We are insulating our garage and need to build a ceiling to separate the attic and the main garage area. The span of the bottom chord of our trusses is 22 feet. Will our truss system support the weight of the drywall and insulation?

Here are some pictures of our garage roof, which was built in 1970.

our garage truss system

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  • 7
    Those are factory built trusses. The odds of them not being able to support some insulation and drywall are very low. You'd have to ask the builder (or whoever you bought the trusses from) to know if they're designed to support the additional weight of storage. From what I can see, I'd guess not, but a wide pic showing the full (or at least a half) span would probably give the engineering/builder types here the ability to make a decently educated guess. Adding additional ceiling joists for hanging drywall is definitely overkill.
    – FreeMan
    Dec 15, 2020 at 20:25
  • 1
    The main problem you will have is that the span between trusses is fairly large, and drywall is likely to sag (especially if insulation is laid on top of it). This probably wouldn't be a structural problem but it would be ugly.
    – Hot Licks
    Dec 16, 2020 at 15:01

3 Answers 3


Your engineered trusses are almost certainly designed for insulation and drywall loads. I've never encountered a situation where they weren't, and I've been involved in residential construction almost since that garage was built. I wouldn't hesitate to finish the ceiling.

Use no-sag 1/2" drywall to reduce weight if you like. Just use some sense when loading the attic for storage. Spread the load, keep heavier items near the wall, and don't go nuts. A few hundred lbs. is about what you can reasonably do. If you ever get a zillion feet of snow at a time consider removing some near the middle.

Secondly, a proper solution to a situation where you did need to bolster the roof system doesn't involve a bunch more joists. It would likely be a single large beam down the center, directly under the vertical truss members. You'd then still attach drywall to the existing ceiling framing and wrap the beam. No need to lower your entire garage ceiling.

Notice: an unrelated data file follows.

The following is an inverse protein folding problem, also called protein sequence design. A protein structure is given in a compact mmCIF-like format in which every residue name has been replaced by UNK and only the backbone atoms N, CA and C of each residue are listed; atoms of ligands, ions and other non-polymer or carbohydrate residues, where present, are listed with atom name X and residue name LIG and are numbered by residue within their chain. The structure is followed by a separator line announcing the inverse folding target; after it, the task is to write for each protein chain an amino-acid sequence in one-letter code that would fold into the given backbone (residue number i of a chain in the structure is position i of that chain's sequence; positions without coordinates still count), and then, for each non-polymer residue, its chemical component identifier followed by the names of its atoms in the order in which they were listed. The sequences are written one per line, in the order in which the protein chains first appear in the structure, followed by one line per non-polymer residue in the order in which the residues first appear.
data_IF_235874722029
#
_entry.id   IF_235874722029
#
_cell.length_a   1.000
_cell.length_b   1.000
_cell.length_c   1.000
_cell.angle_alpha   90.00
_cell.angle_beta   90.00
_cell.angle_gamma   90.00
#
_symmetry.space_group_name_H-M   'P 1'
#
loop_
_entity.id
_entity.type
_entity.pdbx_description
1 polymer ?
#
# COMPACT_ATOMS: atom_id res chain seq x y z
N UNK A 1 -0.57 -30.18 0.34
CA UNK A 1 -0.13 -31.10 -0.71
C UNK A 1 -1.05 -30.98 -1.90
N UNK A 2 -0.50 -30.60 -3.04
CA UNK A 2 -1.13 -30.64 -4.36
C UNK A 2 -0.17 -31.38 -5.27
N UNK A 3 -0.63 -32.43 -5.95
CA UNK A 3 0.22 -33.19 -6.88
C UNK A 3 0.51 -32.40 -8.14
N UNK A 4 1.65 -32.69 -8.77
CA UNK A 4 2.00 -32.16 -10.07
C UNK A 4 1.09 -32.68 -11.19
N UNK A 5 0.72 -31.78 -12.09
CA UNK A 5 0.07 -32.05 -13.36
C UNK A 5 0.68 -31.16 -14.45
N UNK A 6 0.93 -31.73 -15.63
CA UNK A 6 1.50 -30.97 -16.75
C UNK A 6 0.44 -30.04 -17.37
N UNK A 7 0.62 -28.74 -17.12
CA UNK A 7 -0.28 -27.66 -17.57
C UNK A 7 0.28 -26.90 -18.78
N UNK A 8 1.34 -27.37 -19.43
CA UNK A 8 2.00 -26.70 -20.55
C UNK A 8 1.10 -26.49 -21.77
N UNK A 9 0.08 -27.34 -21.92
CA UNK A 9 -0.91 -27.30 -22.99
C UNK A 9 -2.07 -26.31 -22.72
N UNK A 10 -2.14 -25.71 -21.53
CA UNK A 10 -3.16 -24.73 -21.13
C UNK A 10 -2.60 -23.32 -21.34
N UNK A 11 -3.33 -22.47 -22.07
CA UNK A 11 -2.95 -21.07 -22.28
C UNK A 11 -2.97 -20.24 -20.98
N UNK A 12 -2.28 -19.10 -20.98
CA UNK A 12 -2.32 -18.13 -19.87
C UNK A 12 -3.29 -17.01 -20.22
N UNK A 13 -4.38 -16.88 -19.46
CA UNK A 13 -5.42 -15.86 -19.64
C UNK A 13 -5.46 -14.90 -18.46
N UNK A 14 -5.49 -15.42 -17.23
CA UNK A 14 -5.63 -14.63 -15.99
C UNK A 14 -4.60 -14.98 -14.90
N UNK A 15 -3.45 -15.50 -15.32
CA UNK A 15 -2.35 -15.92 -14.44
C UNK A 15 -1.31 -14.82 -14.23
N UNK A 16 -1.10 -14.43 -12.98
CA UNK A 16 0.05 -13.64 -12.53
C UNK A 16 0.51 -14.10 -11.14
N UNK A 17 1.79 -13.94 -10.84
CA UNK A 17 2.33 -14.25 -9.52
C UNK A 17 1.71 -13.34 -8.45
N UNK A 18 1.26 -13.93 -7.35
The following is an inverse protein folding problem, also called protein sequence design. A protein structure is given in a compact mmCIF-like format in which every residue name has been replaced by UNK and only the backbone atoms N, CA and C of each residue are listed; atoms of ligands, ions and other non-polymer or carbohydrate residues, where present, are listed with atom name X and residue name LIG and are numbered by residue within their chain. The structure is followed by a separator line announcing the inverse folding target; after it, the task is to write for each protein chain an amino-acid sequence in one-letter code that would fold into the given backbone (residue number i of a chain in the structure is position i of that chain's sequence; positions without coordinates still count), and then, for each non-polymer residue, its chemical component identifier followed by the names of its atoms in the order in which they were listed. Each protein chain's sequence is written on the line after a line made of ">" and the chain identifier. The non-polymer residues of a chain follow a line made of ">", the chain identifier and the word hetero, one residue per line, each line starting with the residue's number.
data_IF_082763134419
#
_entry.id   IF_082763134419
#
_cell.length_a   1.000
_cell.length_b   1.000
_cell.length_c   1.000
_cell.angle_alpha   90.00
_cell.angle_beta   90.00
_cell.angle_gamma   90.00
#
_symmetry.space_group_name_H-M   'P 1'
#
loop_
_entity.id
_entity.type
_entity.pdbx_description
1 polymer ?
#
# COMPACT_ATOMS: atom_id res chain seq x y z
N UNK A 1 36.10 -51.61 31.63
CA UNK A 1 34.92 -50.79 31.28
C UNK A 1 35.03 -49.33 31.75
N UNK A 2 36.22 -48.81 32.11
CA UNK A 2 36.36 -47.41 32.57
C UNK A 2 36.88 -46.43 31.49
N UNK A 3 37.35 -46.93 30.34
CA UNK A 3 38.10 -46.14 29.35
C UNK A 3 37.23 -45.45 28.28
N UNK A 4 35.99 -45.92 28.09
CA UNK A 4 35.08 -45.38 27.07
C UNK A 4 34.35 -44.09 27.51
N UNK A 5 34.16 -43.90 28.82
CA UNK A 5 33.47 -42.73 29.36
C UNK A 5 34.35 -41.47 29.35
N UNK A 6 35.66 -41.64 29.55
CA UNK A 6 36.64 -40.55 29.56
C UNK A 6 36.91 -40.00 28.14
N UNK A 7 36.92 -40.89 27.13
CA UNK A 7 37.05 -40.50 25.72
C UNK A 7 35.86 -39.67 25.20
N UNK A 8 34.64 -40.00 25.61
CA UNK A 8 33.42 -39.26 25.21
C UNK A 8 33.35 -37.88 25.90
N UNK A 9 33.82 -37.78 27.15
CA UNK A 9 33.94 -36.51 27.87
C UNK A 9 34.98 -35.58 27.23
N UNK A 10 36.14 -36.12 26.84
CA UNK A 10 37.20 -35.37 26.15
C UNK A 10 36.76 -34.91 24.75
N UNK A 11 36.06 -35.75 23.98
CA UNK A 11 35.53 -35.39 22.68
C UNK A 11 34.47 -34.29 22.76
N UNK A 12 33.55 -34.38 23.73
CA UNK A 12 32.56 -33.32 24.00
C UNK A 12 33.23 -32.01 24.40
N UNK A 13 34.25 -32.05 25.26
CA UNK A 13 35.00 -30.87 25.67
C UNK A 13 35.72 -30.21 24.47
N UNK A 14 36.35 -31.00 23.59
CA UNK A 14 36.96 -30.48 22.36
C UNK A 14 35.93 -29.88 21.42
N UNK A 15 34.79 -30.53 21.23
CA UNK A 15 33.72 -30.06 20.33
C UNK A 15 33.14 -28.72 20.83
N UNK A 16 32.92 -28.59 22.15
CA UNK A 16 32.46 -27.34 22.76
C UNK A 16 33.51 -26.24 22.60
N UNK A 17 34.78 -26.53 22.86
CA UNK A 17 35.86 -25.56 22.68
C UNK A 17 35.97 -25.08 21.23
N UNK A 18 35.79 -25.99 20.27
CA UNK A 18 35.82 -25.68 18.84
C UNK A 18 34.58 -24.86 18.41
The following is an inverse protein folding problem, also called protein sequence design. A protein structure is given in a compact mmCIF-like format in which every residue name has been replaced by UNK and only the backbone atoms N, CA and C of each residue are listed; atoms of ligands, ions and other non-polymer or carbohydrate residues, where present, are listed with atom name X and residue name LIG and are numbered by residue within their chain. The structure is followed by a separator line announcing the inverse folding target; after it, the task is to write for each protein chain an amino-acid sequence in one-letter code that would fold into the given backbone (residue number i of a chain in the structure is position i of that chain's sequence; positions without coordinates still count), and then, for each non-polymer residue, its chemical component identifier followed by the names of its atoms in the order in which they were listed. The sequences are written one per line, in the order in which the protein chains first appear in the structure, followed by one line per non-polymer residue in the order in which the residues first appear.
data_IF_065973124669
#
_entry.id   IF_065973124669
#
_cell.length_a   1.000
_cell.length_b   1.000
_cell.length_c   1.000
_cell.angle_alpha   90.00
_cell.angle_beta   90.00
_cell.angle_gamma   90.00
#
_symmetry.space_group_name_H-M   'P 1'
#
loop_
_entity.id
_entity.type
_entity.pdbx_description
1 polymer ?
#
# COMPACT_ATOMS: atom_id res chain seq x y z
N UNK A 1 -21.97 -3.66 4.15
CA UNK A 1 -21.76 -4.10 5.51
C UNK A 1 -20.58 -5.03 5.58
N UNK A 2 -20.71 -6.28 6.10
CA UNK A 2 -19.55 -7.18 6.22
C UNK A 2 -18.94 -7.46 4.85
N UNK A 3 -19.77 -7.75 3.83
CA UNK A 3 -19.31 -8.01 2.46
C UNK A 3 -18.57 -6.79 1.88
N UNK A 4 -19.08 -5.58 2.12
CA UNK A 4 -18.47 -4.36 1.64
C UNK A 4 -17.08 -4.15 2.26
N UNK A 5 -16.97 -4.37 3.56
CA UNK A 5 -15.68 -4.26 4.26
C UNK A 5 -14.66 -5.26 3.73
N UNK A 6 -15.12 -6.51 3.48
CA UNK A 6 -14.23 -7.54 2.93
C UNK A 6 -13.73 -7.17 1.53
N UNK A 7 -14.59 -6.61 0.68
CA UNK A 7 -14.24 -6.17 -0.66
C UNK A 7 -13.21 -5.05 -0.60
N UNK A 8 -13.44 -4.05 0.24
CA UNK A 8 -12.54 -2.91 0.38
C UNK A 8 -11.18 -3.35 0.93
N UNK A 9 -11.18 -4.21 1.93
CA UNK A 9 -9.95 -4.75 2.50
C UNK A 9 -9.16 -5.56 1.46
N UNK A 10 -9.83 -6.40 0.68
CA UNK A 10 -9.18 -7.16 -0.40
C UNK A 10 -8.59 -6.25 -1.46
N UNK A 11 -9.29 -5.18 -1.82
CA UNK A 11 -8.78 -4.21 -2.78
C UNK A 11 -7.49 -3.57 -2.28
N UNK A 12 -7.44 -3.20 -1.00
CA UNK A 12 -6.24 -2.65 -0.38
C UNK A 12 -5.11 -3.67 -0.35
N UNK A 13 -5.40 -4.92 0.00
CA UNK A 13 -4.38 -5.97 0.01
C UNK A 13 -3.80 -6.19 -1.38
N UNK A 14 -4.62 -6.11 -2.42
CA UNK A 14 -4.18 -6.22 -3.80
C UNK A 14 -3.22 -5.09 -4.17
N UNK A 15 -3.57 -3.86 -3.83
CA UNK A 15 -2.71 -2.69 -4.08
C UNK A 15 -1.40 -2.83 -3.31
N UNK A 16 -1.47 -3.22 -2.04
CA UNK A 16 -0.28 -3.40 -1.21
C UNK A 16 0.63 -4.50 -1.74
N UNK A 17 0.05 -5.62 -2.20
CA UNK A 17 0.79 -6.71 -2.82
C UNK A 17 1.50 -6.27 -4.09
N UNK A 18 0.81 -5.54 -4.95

That said, beams under monolithic engineered trusses are very unorthodox. This type of truss has an expected seasonal deflection (called "truss lift")--as they heat and cool and absorb moisture and dry out they rise and fall at the ceiling line. A beam would be likely to have a gap over it half the time.


Yes, your trusses will support insulation and gypsum board.

The Building Code requires the bottom chord of trusses and ceiling joists to support a minimum of 10 lbs. per square foot. (See IRC Table R301.5)

Gypsum board weighs about 3 lbs. per square foot and insulation (depending on the thickness and type) weighs between .3 and .5 lbs. per square foot per inch thick.

Your trusses were made by a truss manufacturer certified in your state. This requirement is built into their software for the construction of trusses.

  • 2
    I would doubt that any builders were using software to design trusses in 1970. I would however, expect that the math used included enough slack for the load.
    – Ben
    Dec 16, 2020 at 17:32

You have truss bottom chords not "rafters" nor "joists".

If you have the plans/documents they will undoubtedly list the bottom chord loading in pounds per square foot.

A 22 foot 2x6 will behave like a wet noodle if it's not part of a truss. On the other hand, a 22 foot 2x4 that's part of a truss can carry quite a lot of load.


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